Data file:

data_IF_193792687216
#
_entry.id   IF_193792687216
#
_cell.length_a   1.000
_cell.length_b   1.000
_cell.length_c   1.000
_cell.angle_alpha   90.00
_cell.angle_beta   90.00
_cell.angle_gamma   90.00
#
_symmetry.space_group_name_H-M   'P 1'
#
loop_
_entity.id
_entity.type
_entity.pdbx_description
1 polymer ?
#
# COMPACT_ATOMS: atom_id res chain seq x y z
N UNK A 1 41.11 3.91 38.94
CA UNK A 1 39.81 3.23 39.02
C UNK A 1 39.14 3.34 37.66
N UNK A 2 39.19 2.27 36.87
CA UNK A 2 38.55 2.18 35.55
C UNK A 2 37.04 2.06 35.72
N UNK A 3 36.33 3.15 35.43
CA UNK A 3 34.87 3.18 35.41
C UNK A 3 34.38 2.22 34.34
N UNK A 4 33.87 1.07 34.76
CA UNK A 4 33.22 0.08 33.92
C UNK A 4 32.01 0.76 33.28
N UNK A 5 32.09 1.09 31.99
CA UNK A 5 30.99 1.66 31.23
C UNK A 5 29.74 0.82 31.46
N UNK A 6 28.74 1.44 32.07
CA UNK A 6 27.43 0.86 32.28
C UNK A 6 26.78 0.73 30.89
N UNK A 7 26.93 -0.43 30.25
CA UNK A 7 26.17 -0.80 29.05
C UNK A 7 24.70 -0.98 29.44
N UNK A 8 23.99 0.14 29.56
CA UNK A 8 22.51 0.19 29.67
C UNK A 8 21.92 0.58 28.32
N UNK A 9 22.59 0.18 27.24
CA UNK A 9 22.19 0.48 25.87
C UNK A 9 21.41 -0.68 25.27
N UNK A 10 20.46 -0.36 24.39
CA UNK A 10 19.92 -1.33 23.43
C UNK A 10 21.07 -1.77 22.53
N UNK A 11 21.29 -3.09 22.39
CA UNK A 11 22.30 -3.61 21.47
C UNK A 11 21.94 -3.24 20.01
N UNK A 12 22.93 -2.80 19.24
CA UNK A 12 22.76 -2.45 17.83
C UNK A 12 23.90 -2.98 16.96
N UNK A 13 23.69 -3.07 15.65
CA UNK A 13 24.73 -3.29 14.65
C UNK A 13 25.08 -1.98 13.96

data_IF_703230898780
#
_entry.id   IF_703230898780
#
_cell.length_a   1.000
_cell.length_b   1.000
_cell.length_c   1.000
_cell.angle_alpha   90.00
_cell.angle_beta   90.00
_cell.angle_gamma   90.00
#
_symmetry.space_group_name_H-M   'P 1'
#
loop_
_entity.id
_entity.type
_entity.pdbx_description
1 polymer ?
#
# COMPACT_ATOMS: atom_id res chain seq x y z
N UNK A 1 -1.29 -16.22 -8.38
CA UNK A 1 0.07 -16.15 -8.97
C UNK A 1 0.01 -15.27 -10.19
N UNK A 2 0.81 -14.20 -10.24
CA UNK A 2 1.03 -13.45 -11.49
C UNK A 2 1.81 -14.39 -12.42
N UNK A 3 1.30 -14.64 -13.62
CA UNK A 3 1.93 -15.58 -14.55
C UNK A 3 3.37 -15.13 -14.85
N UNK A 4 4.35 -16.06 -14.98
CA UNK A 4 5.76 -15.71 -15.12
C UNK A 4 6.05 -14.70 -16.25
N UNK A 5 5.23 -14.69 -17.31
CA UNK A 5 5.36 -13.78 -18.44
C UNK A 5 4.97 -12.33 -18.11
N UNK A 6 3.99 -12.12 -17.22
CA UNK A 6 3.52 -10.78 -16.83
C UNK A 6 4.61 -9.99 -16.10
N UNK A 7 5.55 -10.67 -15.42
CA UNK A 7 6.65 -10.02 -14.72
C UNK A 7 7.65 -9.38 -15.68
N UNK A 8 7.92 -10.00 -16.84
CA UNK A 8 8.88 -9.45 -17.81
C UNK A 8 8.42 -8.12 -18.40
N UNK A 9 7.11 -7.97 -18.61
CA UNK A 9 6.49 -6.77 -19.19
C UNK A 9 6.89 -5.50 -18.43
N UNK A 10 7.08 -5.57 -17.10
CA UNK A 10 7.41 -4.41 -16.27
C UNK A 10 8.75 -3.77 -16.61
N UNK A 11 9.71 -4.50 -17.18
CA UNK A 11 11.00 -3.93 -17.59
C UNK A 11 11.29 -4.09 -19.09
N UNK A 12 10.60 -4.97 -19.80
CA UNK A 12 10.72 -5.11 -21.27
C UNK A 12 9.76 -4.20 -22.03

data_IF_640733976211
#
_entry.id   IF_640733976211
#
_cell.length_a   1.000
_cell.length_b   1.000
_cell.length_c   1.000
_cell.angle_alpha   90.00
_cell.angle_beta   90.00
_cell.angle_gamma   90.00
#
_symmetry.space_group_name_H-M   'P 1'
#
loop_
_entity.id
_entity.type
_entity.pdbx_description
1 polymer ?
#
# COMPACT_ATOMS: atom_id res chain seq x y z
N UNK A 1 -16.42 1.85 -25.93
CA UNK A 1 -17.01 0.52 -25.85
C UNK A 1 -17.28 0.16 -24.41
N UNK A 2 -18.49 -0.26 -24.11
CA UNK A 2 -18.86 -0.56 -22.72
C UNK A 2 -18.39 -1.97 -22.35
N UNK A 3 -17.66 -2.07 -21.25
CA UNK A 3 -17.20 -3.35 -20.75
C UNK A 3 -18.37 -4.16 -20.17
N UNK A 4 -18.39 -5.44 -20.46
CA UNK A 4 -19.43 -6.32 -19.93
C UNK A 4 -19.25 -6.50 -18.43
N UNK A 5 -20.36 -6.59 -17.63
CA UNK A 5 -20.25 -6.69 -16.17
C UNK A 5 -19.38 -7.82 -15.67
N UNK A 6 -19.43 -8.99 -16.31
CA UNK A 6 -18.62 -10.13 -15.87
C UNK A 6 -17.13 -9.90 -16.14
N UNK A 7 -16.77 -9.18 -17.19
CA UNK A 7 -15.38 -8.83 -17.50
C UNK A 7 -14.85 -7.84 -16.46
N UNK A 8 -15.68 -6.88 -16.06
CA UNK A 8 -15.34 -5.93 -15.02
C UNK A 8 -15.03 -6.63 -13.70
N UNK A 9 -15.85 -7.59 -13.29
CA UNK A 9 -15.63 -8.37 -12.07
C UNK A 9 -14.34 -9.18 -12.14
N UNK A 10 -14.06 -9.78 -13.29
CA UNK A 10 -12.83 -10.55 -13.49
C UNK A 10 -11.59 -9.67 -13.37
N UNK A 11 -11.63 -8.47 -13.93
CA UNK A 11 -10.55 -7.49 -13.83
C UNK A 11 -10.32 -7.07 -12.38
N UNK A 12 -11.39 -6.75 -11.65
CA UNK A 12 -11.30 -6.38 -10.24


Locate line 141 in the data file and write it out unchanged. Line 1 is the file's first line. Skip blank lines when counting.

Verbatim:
C UNK A 2 -18.39 -1.97 -22.35